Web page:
• Navarro A.M.
        Por La Vida model intervention enhances use of cancer screening tests among Latinas.
        Am J Prev Med. 1998; 15: 32-41
        • Norris S.L.
        • Chowdhury F.M.
        • Van Let K.
        • et al.
        Effectiveness of community health workers in the care of persons with diabetes.
        Diabet Med. 2006; 23: 544-556
        • Reinschmidt K.
        • Hunter J.
        • Fernández M.
        • Lacy-Martínez C.
        • Guernsey de Zapien J.
        • Meister J.
        Understanding the success of promotoras in increasing chronic diseases screening.
        J Health Care Poor Underserved. 2006; 17: 256-264
        • Davis K.
        • O'Toole M.
        • Brownson C.
        • Llanos P.
        • Fisher E.
        Teaching how, not what: the contributions of community health workers to diabetes self-management.
        Diabetes Educ. 2007; 33: S208-S215
        • Stewart A.L.
        • Napoles-Springer A.
        • Perez-Stable E.J.
        Interpersonal processes of care in diverse populations.
        Milbank Q. 1999; 77 (274): 305-339
        • Collins K.S.
        Diverse communities, common concerns: assessing health care quality for minority Americans. Findings from the Commonwealth Fund 2001 Health Care Quality Survey.
        The Commonwealth Fund, New York2002
        • DiMatteo M.R.
        • Sherbourne C.D.
        • Hays R.D.
        • et al.
        Physicians' characteristics influence patients' adherence to medical treatment: results from the Medical Outcomes Study.
        Health Psychol. 1993; 12: 93-102
        • Cooper-Patrick L.
        • Gallo J.J.
        • Gonzales J.J.
        • et al.
        Race, gender, and partnership in the patient–physician relationship.
        JAMA. 1999; 282: 583-589
        • Kaplan S.H.
        • Gandek B.
        • Greenfield S.
        • Rogers W.
        • Ware J.E.
        Patient and visit characteristics related to physicians' participatory decision-making style.
        Med Care. 1995; 33: 1176-1187
        • Cooper L.A.
        • Roter D.L.
        • Johnson R.L.
        • Ford D.E.
        • Steinwachs D.M.
        • Powe N.R.
        Patient-centered communication, ratings of care, and concordance of patient and physician race.
        Ann Intern Med. 2003; 139: 907-915
        • Shavers V.L.
        • Lynch C.F.
        • Burmeister L.F.
        Racial differences in factors that influence the willingness to participate in medical research studies.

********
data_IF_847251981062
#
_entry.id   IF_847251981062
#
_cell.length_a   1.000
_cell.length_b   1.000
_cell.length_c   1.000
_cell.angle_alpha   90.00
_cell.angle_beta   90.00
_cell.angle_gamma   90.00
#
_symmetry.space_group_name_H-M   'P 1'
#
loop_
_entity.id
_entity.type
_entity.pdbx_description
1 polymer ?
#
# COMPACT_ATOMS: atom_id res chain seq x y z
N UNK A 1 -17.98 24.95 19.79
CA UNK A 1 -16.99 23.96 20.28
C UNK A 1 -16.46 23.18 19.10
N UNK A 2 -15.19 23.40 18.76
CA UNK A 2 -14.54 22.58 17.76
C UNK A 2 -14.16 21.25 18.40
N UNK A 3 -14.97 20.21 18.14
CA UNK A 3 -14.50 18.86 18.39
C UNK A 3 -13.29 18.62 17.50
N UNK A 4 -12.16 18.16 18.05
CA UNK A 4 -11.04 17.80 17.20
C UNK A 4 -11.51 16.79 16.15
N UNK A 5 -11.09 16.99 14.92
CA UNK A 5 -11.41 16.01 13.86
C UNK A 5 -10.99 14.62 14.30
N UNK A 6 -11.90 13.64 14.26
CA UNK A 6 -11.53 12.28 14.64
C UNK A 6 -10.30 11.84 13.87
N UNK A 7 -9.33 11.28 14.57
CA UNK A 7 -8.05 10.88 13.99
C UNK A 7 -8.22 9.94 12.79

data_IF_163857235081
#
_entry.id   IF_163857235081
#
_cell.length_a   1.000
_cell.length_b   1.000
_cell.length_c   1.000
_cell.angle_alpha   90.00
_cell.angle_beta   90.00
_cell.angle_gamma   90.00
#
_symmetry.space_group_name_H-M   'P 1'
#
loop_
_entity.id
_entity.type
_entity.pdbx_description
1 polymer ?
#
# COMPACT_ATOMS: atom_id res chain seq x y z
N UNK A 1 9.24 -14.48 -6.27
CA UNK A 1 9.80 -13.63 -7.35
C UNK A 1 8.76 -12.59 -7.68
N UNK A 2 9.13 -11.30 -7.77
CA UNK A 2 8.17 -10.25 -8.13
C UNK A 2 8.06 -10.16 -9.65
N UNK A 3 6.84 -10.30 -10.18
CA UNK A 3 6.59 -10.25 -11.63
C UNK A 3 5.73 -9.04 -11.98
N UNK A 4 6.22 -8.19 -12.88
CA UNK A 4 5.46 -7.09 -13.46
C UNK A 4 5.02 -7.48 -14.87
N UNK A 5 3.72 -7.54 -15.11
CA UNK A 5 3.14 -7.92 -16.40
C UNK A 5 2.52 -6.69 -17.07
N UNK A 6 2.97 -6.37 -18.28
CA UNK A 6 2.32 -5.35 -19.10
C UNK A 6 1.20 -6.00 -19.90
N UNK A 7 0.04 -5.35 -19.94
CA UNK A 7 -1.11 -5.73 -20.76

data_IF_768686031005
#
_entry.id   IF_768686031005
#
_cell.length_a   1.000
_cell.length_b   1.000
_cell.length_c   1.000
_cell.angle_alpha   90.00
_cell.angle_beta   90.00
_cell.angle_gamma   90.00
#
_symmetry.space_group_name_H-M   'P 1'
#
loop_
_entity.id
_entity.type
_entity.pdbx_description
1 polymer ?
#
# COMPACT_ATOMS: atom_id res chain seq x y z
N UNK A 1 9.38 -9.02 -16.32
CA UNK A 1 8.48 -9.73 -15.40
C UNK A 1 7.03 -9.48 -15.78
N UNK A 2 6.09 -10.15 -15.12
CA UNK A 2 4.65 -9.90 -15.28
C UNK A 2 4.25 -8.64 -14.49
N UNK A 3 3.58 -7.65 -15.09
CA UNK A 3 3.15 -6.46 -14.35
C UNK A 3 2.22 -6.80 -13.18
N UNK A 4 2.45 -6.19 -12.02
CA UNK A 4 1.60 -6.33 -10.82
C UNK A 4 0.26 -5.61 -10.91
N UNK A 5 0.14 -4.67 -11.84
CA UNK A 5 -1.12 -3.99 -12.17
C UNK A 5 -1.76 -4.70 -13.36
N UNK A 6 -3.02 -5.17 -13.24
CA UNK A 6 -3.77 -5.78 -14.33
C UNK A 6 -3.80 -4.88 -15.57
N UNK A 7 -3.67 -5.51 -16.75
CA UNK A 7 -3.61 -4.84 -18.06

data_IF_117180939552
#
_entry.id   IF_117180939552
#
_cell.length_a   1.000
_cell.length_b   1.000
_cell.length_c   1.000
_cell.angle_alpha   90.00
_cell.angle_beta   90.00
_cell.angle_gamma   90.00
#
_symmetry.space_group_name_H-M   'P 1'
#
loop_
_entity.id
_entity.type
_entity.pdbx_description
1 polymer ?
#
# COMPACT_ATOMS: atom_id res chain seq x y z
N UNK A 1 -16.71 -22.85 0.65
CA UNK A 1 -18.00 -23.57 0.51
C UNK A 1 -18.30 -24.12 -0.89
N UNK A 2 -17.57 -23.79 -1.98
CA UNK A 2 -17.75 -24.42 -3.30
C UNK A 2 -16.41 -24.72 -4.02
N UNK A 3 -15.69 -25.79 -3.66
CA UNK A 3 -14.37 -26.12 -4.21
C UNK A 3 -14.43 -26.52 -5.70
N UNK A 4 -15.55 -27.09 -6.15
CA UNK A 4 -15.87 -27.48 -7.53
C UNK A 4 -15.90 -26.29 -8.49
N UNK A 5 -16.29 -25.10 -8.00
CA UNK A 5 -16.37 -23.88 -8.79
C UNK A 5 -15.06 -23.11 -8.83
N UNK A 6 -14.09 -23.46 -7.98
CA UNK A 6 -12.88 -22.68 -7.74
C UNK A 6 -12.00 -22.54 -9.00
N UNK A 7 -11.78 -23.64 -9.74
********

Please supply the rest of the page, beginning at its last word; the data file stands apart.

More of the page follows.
Ann Epidemiol. 2002; 12: 248-256
        • Young M.
        • Klingle R.S.
        Silent partners in medical care: a cross-cultural study of patient participation.
        Health Commun. 1996; 8: 29-53
        • Kaplan S.H.
        • Greenfield S.
        • Ware Jr, J.E.
        Assessing the effects of physician–patient interactions on the outcomes of chronic disease.
        Med Care. 1989; 27: S110-S127
        • Ong L.M.
        • de Haes J.C.
        • Hoos A.M.
        • Lammes F.B.
        Doctor–patient communication: a review of the literature.
        Soc Sci Med. 1995; 40: 903-918
        • Stewart M.A.
        Effective physician–patient communication and health outcomes: a review.
        CMAJ. 1995; 152: 1423-1433
        • Heisler M.
        • Bouknight R.R.
        • Hayward R.A.
        • Smith D.M.
        • Kerr E.A.
        The relative importance of physician communication, participatory decision making, and patient understanding in diabetes self-management.
        J Gen Intern Med. 2002; 17: 243-252
        • Piette J.D.
        • Schillinger D.
        • Potter M.B.
        • Heisler M.
        Dimensions of patient–provider communication and diabetes self-care in an ethnically diverse population.
        J Gen Intern Med. 2003; 18: 624-633
        • Heisler M.
        • Smith D.M.
        • Hayward R.A.
        • Krein S.L.
        • Kerr E.A.
        How well do patients' assessments of their diabetes self-management correlate with actual glycemic control and receipt of recommended diabetes services?.
        Diabetes Care. 2003; 26: 738-743
        • Bandura A.
        Self-efficacy: toward a unifying theory of behavioral change.
        Psychol Rev. 1977; 84: 191-215
        • Bandura A.
        Social foundations of thought and action.
        Prentice-Hall, Englewood Cliffs NJ1986
        • Heisler M.
        • Vijan S.
        • Anderson R.M.
        • Ubel P.A.
        • Bernstein S.J.
        • Hofer T.P.
        When do patients and their physicians agree on diabetes treatment goals and strategies, and what difference does it make?.
        J Gen Intern Med. 2003; 18: 893-902
        • Williams G.C.
        • Freedman Z.R.
        • Deci E.L.
        Supporting autonomy to motivate patients with diabetes for glucose control.
        Diabetes Care. 1998; 21: 1644-1651
        • Anderson R.M.
        • Funnell M.M.
        • Butler P.M.
        • Arnold M.S.
        • Fitzgerald J.T.
        • Feste C.C.
        Patient empowerment.
        Diabetes Care. 1995; 18: 943-949
        • Lorig K.R.
        • Sobel D.S.
        • Stewart A.L.
        • et al.
        Evidence suggesting that a chronic disease self-management program can improve health status while reducing hospitalization: a randomized trial.
        Med Care. 1999; 37: 5-14
        • Bodenheimer T.
        • Lorig K.
        • Holman H.
        • Grumbach K.
        Patient self-management of chronic disease in primary care.
        JAMA. 2002; 288: 2469-2475
        • Gilliland S.S.
        • Azen S.P.
        • Perez G.E.
        • Carter J.S.
        Strong in body and spirit: lifestyle intervention for Native American adults with diabetes in New Mexico.
        Diabetes Care. 2002; 25: 78-83
        • Two Feathers J.
        • Kieffer E.C.
        • Palmisano G.
        • et al.
        Racial and Ethnic Approaches to Community Health (REACH) Detroit Partnership: improving diabetes-related outcomes among African American and Latino adults.
        Amer J Pub Health. 2005; 95: 1552-1560
        • Crabtree B.
        • Miller W.
        Doing qualitative research.
        Sage Publications, Thousand Oaks CA1999
        • Patton M.
        Qualitative research and evaluation methods.
        3rd ed. Sage Publications, Thousand Oaks CA2002
        • Educators AAoD
        Diabetes community health workers.
        Diabetes Educ. 2003; 29: 818-824